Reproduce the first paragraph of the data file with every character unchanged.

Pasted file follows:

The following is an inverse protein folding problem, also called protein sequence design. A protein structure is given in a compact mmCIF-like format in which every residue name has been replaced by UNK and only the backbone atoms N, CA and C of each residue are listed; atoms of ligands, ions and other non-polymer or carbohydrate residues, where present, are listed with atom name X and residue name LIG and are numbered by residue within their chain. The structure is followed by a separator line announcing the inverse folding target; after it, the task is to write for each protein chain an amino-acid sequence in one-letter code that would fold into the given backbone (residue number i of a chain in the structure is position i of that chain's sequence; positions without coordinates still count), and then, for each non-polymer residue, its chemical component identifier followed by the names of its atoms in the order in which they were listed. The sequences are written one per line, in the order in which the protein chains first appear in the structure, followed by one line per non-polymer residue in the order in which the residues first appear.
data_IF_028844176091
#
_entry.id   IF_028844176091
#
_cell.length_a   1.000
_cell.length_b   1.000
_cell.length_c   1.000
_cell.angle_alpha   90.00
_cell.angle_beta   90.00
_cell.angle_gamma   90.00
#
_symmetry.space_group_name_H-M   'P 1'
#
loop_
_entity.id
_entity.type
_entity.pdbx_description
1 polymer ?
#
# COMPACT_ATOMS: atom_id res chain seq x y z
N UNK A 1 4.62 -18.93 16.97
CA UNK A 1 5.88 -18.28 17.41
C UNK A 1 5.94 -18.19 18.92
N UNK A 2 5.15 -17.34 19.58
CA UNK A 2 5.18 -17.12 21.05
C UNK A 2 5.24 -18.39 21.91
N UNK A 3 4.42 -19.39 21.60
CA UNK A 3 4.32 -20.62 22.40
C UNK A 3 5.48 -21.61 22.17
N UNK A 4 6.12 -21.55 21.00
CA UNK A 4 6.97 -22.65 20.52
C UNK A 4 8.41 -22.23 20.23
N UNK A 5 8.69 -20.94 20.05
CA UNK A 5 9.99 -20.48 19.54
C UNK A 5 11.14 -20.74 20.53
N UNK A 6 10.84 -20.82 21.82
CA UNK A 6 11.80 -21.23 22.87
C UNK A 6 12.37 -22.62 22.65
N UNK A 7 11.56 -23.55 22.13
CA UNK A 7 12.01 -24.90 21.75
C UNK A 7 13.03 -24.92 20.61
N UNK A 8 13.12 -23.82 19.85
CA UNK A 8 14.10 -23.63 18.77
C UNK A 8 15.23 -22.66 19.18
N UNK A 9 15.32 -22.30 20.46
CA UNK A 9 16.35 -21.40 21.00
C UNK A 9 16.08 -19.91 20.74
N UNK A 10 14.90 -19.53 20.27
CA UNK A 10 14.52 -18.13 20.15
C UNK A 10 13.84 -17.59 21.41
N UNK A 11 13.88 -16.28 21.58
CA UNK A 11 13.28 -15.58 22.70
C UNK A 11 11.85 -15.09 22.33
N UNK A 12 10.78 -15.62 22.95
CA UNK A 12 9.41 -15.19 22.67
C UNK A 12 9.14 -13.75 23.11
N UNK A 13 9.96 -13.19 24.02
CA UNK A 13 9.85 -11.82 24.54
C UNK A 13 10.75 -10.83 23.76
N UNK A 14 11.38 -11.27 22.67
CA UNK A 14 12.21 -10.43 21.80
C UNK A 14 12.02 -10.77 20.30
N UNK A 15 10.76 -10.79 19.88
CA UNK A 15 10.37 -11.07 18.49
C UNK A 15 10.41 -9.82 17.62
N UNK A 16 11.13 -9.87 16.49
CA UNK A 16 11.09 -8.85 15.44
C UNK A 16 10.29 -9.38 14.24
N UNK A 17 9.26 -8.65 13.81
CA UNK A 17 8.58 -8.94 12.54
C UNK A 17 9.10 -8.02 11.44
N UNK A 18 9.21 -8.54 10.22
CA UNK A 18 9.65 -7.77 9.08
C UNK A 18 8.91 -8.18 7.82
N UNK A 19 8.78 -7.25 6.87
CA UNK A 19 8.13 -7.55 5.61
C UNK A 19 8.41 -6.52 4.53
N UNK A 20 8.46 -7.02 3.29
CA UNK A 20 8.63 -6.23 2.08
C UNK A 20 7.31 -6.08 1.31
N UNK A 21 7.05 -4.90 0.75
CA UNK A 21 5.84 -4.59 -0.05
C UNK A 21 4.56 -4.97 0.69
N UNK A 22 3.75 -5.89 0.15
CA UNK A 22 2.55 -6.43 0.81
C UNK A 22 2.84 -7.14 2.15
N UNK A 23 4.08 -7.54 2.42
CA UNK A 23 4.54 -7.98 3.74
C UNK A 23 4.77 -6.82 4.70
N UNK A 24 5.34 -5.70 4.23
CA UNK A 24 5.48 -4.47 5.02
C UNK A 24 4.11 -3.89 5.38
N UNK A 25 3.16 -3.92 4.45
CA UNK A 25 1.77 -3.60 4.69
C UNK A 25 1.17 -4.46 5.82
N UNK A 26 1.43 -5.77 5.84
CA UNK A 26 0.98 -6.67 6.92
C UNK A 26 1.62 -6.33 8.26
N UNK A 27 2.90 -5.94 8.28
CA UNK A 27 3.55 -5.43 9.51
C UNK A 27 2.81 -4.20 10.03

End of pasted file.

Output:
The following is an inverse protein folding problem, also called protein sequence design. A protein structure is given in a compact mmCIF-like format in which every residue name has been replaced by UNK and only the backbone atoms N, CA and C of each residue are listed; atoms of ligands, ions and other non-polymer or carbohydrate residues, where present, are listed with atom name X and residue name LIG and are numbered by residue within their chain. The structure is followed by a separator line announcing the inverse folding target; after it, the task is to write for each protein chain an amino-acid sequence in one-letter code that would fold into the given backbone (residue number i of a chain in the structure is position i of that chain's sequence; positions without coordinates still count), and then, for each non-polymer residue, its chemical component identifier followed by the names of its atoms in the order in which they were listed. The sequences are written one per line, in the order in which the protein chains first appear in the structure, followed by one line per non-polymer residue in the order in which the residues first appear.